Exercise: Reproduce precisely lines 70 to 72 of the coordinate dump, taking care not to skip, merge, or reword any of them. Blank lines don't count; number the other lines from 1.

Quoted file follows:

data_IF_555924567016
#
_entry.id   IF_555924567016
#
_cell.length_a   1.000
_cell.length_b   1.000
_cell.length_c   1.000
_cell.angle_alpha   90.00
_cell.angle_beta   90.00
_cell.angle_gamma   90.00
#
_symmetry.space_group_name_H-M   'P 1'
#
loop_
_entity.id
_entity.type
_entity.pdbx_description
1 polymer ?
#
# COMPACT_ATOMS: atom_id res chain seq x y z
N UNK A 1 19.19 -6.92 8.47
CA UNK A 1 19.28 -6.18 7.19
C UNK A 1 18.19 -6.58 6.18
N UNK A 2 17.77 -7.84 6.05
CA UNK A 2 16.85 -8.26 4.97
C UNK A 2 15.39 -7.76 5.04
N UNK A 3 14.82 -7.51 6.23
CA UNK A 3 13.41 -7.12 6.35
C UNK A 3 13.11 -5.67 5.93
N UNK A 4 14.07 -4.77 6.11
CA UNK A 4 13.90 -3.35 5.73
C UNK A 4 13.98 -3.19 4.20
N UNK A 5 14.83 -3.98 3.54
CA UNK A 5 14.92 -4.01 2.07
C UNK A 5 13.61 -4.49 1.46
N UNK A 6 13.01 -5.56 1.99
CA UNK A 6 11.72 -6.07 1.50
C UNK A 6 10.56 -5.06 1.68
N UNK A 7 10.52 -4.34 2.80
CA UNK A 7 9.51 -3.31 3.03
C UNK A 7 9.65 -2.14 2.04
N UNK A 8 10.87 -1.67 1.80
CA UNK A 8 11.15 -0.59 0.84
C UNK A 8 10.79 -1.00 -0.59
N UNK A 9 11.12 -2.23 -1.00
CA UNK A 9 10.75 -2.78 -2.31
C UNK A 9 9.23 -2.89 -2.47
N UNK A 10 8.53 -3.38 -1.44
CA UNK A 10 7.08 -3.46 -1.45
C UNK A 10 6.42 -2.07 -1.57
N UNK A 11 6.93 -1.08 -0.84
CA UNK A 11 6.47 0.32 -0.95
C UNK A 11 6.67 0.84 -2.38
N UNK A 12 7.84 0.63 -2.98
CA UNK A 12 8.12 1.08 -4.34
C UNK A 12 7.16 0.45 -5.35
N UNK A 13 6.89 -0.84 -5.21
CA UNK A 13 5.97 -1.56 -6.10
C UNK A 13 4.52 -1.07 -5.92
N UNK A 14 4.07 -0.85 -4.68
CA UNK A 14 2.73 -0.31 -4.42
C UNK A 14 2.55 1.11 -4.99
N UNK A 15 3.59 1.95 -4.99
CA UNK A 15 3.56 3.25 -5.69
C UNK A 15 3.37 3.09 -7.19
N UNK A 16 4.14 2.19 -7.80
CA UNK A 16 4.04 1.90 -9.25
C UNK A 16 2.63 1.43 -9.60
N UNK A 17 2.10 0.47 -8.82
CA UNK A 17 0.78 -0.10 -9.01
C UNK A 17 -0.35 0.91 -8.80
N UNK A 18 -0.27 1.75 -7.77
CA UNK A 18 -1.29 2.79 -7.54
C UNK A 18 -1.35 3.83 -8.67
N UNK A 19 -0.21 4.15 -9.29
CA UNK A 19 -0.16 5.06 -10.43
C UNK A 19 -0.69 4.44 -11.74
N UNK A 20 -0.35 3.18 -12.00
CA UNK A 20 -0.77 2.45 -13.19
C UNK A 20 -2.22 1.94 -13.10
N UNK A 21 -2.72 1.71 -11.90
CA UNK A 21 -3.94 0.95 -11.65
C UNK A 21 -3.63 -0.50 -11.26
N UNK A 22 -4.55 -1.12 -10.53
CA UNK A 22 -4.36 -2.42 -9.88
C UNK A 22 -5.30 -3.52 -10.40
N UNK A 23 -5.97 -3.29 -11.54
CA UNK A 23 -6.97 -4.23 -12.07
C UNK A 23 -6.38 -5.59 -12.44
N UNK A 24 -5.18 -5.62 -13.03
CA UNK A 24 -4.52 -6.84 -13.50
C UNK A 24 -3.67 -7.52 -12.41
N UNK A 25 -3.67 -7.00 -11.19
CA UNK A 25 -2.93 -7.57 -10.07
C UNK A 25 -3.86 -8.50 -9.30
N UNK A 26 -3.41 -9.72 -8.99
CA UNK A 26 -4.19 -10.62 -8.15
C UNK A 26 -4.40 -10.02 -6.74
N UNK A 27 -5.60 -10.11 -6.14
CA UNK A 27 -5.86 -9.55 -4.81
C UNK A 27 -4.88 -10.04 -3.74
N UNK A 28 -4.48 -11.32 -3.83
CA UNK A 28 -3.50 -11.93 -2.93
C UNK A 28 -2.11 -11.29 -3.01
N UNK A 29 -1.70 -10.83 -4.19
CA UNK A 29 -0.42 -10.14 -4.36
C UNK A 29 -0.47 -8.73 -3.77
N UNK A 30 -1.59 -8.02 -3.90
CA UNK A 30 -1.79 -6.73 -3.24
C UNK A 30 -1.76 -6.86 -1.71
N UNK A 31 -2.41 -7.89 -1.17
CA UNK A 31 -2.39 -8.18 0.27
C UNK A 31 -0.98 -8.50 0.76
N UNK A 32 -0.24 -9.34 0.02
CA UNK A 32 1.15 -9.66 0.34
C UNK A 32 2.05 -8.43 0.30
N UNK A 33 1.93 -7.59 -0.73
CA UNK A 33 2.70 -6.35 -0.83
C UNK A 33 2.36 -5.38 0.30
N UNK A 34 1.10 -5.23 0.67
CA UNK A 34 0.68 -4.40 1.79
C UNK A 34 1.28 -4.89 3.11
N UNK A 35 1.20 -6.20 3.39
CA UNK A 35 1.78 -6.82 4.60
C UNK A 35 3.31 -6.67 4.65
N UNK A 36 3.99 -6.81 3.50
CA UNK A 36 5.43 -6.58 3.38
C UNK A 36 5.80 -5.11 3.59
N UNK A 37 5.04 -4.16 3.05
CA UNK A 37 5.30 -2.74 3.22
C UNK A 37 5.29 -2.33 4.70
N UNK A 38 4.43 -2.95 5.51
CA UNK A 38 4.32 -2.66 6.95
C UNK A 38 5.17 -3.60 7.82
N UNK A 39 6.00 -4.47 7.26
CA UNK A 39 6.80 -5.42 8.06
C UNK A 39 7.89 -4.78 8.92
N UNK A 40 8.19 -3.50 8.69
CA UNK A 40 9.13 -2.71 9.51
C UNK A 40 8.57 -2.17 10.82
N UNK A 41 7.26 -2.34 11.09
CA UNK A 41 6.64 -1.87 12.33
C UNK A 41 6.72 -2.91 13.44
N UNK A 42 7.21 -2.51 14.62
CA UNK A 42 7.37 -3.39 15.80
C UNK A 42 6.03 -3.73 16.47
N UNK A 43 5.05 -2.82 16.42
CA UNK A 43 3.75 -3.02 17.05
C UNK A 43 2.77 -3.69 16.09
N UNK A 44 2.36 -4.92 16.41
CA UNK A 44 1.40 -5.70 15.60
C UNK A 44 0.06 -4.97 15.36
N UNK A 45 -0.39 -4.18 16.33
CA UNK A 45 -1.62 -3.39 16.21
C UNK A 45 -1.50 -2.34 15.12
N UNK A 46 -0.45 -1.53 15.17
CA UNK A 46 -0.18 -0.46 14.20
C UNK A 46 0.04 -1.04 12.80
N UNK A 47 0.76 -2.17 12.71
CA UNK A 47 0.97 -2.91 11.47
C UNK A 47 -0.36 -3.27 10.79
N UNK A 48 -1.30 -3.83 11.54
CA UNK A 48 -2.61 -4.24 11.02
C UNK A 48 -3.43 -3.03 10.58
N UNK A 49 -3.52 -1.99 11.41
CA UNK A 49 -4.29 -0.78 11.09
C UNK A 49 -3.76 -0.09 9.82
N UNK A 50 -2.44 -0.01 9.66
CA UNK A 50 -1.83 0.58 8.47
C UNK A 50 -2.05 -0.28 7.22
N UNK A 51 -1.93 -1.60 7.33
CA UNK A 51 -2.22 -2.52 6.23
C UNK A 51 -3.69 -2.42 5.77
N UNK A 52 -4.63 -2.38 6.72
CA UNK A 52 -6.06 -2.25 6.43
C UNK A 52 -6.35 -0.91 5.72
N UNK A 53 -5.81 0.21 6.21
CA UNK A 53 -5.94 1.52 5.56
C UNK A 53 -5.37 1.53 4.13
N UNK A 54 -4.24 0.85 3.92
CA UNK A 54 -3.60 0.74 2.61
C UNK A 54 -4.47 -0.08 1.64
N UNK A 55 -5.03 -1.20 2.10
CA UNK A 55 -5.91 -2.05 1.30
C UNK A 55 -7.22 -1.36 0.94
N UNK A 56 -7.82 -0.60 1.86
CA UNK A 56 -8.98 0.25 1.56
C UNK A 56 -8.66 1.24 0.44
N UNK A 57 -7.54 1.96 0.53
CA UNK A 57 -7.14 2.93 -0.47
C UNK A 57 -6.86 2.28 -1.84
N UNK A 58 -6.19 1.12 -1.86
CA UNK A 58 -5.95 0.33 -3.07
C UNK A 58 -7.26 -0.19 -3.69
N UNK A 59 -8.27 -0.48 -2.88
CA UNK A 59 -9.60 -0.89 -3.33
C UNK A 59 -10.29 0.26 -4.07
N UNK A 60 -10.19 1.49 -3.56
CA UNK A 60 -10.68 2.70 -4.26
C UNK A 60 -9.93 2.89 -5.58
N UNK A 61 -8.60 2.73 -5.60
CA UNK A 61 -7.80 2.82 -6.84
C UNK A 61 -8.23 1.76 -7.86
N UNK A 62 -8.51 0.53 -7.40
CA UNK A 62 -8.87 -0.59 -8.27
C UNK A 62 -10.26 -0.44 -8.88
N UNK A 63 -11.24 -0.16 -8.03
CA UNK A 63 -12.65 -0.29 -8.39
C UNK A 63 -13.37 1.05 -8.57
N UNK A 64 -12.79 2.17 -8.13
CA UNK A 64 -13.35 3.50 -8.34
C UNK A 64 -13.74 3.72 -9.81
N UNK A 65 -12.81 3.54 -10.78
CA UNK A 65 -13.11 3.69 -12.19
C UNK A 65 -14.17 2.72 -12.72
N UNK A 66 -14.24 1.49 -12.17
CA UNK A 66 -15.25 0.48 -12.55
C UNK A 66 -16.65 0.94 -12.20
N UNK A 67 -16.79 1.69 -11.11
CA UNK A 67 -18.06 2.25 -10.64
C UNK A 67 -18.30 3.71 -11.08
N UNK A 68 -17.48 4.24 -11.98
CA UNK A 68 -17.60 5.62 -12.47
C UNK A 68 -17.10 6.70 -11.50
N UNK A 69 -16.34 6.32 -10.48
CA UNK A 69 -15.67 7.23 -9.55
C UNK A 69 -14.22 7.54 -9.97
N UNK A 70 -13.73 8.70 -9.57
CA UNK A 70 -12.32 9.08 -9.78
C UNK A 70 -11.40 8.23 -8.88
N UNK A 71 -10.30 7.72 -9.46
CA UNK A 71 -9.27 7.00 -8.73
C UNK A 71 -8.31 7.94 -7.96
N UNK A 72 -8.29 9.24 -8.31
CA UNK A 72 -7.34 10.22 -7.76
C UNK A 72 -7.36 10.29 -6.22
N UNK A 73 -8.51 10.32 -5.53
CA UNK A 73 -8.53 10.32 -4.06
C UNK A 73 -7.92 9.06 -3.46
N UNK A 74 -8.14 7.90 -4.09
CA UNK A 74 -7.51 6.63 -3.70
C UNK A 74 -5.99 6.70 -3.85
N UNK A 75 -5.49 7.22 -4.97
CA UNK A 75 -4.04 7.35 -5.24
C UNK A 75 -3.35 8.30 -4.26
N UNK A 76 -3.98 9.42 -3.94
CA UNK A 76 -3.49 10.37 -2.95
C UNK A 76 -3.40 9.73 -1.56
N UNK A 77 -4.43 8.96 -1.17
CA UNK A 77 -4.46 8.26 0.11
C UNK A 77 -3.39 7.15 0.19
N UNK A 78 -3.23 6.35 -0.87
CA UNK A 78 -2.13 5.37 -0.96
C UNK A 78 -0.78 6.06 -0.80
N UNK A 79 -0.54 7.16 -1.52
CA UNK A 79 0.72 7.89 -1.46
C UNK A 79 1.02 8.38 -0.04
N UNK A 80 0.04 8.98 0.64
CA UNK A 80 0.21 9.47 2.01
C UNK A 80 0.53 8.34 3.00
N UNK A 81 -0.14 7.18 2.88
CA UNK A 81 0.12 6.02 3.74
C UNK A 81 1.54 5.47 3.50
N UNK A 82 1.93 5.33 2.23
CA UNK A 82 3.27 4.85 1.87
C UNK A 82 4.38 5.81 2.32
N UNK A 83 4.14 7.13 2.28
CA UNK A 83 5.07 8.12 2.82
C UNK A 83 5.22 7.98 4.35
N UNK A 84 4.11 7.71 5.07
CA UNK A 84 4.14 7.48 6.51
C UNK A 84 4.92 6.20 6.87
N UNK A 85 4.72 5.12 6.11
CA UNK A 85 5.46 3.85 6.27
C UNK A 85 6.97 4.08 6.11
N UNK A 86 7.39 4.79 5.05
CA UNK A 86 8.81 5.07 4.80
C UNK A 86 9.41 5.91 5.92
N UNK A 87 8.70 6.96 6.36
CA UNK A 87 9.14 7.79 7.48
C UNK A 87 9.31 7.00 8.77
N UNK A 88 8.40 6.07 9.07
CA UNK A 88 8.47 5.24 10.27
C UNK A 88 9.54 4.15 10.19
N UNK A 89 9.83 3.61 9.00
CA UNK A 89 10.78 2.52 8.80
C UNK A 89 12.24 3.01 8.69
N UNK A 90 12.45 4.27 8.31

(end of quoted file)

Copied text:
CA UNK A 17 0.78 -0.10 -9.01
C UNK A 17 -0.35 0.91 -8.80
N UNK A 18 -0.27 1.75 -7.77